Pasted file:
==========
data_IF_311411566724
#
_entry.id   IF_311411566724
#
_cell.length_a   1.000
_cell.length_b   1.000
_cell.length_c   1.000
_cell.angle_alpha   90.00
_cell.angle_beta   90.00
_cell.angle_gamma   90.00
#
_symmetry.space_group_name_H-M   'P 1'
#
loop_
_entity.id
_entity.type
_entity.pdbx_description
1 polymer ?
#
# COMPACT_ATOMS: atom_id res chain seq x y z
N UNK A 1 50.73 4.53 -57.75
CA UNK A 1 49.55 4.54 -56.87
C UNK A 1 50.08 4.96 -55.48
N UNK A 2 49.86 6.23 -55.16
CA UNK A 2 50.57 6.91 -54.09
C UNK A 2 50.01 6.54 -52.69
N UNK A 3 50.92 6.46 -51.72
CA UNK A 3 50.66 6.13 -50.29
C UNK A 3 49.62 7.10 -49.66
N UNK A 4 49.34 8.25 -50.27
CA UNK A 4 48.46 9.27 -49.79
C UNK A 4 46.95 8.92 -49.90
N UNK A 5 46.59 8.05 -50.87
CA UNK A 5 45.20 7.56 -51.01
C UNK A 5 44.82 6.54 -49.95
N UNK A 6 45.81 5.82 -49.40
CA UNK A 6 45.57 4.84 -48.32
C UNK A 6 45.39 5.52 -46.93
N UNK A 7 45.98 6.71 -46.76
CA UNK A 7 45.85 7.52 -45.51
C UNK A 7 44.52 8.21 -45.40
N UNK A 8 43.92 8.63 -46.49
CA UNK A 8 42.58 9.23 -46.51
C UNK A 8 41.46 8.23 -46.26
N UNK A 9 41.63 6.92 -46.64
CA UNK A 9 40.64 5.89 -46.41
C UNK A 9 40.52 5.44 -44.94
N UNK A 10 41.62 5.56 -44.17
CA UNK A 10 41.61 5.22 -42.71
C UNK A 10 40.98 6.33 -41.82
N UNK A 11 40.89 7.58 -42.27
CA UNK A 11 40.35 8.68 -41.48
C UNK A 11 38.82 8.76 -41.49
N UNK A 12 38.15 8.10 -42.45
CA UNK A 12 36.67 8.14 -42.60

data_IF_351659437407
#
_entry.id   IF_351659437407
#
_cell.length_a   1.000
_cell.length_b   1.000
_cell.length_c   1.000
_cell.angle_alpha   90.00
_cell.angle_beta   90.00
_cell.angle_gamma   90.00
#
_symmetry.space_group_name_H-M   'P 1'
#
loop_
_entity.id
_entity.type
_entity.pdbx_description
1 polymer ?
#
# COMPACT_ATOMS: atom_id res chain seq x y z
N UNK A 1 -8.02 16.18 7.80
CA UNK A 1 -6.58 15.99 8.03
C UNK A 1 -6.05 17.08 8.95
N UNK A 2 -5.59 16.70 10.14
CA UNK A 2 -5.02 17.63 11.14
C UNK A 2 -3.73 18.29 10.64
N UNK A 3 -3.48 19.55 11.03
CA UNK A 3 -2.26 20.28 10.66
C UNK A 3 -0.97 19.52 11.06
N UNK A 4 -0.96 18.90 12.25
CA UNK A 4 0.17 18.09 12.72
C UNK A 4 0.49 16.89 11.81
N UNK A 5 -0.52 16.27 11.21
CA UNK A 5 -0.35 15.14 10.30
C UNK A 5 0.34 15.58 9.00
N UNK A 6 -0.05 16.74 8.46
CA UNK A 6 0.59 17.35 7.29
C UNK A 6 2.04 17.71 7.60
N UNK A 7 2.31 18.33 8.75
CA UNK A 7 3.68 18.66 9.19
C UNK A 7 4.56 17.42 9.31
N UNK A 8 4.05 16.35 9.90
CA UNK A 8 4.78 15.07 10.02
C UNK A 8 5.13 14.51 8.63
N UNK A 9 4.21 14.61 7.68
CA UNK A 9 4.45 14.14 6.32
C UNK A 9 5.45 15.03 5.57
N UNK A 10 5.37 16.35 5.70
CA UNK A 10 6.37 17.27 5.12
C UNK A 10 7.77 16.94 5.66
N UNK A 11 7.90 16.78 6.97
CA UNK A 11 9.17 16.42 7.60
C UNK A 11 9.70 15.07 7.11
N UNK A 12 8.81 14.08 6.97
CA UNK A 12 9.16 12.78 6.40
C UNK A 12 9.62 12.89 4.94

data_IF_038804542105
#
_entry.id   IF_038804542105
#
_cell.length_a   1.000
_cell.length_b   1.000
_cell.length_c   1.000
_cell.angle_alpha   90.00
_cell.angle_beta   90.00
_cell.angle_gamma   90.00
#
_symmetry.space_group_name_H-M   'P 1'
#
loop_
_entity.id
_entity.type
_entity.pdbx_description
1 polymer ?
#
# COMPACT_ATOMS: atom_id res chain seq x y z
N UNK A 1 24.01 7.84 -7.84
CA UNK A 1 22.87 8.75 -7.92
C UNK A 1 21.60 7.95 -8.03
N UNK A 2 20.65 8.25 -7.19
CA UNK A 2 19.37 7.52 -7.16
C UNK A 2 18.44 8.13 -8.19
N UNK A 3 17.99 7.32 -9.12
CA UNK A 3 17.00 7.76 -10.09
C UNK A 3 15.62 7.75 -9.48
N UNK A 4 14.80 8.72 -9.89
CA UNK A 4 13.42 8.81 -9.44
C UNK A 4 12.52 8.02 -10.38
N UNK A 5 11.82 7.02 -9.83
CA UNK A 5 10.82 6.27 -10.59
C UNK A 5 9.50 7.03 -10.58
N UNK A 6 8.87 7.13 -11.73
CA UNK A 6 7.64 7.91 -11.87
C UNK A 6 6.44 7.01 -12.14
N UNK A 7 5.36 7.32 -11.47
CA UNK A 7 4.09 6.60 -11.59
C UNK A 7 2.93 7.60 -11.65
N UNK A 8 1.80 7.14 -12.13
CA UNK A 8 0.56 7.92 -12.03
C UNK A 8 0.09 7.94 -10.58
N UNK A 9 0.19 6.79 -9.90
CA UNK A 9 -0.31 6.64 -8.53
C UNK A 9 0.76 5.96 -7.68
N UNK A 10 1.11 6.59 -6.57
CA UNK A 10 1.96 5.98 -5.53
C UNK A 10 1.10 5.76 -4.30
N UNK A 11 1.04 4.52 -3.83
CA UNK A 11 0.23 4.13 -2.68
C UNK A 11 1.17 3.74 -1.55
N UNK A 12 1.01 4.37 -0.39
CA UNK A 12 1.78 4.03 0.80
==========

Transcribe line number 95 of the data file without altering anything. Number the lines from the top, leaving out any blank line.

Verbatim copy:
CA UNK A 7 3.68 18.66 9.19